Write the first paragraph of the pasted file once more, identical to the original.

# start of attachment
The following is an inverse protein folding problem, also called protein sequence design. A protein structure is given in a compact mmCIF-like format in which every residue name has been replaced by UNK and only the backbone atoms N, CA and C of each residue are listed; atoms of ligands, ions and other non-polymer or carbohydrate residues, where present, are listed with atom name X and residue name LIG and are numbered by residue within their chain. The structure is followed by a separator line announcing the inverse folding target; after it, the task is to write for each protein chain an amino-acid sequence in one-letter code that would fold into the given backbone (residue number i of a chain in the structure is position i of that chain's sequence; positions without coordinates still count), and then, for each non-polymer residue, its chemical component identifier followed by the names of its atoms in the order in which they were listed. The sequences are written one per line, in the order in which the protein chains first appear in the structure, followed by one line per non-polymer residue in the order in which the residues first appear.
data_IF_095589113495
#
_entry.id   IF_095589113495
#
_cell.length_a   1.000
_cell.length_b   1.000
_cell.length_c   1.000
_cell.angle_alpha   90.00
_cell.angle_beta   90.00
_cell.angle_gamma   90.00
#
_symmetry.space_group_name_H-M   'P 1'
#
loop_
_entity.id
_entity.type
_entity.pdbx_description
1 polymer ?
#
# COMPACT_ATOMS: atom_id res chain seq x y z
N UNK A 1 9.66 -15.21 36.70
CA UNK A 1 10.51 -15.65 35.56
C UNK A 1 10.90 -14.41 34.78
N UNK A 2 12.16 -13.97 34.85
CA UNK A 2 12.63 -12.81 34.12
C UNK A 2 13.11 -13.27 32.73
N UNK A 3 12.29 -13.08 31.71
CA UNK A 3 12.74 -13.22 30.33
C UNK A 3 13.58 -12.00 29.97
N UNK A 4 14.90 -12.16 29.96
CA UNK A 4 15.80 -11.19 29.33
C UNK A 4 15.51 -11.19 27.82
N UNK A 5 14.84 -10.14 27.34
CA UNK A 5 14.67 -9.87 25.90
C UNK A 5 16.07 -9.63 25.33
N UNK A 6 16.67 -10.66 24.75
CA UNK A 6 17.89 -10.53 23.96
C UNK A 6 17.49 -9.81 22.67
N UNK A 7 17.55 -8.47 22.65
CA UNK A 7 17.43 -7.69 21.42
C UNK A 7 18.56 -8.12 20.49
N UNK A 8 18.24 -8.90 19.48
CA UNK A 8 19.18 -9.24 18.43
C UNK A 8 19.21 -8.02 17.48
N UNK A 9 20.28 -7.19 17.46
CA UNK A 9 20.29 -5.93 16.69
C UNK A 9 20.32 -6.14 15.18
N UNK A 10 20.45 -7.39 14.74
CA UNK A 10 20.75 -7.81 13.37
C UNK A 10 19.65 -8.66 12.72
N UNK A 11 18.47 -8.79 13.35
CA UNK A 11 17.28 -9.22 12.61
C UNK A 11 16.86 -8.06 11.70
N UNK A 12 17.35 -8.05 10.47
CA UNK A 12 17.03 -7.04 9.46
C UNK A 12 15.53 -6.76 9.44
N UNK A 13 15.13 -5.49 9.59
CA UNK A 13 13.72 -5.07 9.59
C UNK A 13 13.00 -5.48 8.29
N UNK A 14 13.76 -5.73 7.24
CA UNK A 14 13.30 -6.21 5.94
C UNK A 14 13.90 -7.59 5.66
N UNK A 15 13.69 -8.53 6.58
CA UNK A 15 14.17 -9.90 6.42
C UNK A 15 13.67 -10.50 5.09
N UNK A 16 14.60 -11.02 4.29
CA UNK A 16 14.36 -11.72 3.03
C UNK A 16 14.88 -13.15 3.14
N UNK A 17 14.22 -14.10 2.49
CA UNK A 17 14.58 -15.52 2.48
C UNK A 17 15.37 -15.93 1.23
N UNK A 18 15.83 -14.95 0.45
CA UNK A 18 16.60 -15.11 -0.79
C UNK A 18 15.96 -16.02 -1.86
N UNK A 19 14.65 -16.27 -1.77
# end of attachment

The following is an inverse protein folding problem, also called protein sequence design. A protein structure is given in a compact mmCIF-like format in which every residue name has been replaced by UNK and only the backbone atoms N, CA and C of each residue are listed; atoms of ligands, ions and other non-polymer or carbohydrate residues, where present, are listed with atom name X and residue name LIG and are numbered by residue within their chain. The structure is followed by a separator line announcing the inverse folding target; after it, the task is to write for each protein chain an amino-acid sequence in one-letter code that would fold into the given backbone (residue number i of a chain in the structure is position i of that chain's sequence; positions without coordinates still count), and then, for each non-polymer residue, its chemical component identifier followed by the names of its atoms in the order in which they were listed. The sequences are written one per line, in the order in which the protein chains first appear in the structure, followed by one line per non-polymer residue in the order in which the residues first appear.